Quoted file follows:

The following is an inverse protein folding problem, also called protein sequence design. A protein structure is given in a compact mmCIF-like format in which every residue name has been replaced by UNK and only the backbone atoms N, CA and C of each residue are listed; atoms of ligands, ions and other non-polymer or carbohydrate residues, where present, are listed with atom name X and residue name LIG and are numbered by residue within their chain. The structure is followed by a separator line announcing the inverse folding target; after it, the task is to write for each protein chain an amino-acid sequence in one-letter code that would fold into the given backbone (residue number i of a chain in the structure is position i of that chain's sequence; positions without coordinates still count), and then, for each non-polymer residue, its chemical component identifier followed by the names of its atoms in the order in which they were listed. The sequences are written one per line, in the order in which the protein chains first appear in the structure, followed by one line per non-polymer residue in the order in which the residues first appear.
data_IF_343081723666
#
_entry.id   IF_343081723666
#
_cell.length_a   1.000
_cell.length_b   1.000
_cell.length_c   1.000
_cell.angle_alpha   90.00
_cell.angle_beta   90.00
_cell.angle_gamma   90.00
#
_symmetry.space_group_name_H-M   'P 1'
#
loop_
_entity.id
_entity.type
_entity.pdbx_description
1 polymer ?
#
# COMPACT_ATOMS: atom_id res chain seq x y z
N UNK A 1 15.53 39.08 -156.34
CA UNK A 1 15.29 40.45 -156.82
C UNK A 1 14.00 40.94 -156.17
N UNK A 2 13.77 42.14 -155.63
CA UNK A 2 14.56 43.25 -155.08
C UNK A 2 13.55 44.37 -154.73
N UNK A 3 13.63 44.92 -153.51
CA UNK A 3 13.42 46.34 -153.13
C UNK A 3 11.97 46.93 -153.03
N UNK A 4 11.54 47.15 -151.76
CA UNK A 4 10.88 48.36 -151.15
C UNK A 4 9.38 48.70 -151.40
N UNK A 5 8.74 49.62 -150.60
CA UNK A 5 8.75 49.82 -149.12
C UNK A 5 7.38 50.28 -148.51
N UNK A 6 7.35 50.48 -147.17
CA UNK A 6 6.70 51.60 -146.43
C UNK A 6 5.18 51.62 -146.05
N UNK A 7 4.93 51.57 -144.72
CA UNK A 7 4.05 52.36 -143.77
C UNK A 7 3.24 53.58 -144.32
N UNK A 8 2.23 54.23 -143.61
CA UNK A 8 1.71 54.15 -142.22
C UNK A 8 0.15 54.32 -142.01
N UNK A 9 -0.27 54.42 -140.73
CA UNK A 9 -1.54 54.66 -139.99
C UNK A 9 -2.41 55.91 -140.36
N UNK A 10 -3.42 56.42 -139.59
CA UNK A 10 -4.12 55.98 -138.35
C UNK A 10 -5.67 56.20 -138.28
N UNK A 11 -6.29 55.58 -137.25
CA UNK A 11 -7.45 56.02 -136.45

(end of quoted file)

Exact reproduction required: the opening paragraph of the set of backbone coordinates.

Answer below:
The following is an inverse protein folding problem, also called protein sequence design. A protein structure is given in a compact mmCIF-like format in which every residue name has been replaced by UNK and only the backbone atoms N, CA and C of each residue are listed; atoms of ligands, ions and other non-polymer or carbohydrate residues, where present, are listed with atom name X and residue name LIG and are numbered by residue within their chain. The structure is followed by a separator line announcing the inverse folding target; after it, the task is to write for each protein chain an amino-acid sequence in one-letter code that would fold into the given backbone (residue number i of a chain in the structure is position i of that chain's sequence; positions without coordinates still count), and then, for each non-polymer residue, its chemical component identifier followed by the names of its atoms in the order in which they were listed. The sequences are written one per line, in the order in which the protein chains first appear in the structure, followed by one line per non-polymer residue in the order in which the residues first appear.